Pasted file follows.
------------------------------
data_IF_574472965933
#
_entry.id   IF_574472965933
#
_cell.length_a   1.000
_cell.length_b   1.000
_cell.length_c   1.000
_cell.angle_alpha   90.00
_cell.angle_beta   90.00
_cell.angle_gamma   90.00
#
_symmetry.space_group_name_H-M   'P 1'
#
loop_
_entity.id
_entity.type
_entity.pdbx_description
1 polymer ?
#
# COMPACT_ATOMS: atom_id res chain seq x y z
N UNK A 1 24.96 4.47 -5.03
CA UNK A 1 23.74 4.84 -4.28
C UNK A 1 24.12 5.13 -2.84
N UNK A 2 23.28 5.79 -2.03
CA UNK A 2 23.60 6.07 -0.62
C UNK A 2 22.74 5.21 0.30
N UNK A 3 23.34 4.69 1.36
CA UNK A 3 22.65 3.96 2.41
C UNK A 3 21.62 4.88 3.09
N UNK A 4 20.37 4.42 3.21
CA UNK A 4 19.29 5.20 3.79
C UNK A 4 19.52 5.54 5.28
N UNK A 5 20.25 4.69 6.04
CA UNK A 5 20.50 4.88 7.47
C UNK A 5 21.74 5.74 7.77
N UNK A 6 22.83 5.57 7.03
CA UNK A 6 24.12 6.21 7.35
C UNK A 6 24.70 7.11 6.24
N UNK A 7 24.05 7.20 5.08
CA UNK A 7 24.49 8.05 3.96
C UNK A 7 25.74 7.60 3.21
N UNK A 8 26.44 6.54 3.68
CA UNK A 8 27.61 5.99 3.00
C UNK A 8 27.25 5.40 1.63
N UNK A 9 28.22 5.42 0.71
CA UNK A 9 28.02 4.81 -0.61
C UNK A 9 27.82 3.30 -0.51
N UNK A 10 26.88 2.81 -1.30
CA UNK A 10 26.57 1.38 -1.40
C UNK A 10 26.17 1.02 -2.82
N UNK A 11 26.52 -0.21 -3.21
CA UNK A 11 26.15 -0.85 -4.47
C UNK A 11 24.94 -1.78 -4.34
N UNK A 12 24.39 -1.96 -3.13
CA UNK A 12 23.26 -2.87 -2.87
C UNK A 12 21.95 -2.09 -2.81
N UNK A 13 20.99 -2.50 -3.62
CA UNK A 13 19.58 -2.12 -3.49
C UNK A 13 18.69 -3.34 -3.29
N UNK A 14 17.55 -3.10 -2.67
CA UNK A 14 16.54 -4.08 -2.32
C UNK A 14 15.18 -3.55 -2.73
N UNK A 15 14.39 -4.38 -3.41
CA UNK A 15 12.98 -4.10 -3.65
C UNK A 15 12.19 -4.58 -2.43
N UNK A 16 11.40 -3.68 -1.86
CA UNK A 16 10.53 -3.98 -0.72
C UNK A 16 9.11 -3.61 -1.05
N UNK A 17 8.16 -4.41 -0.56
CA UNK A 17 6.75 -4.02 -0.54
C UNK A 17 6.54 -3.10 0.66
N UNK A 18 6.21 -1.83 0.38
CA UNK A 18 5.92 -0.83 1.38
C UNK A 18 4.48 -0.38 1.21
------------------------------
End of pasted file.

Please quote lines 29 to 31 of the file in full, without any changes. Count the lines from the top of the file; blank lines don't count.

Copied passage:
C UNK A 3 21.62 4.88 3.09
N UNK A 4 20.37 4.42 3.21
CA UNK A 4 19.29 5.20 3.79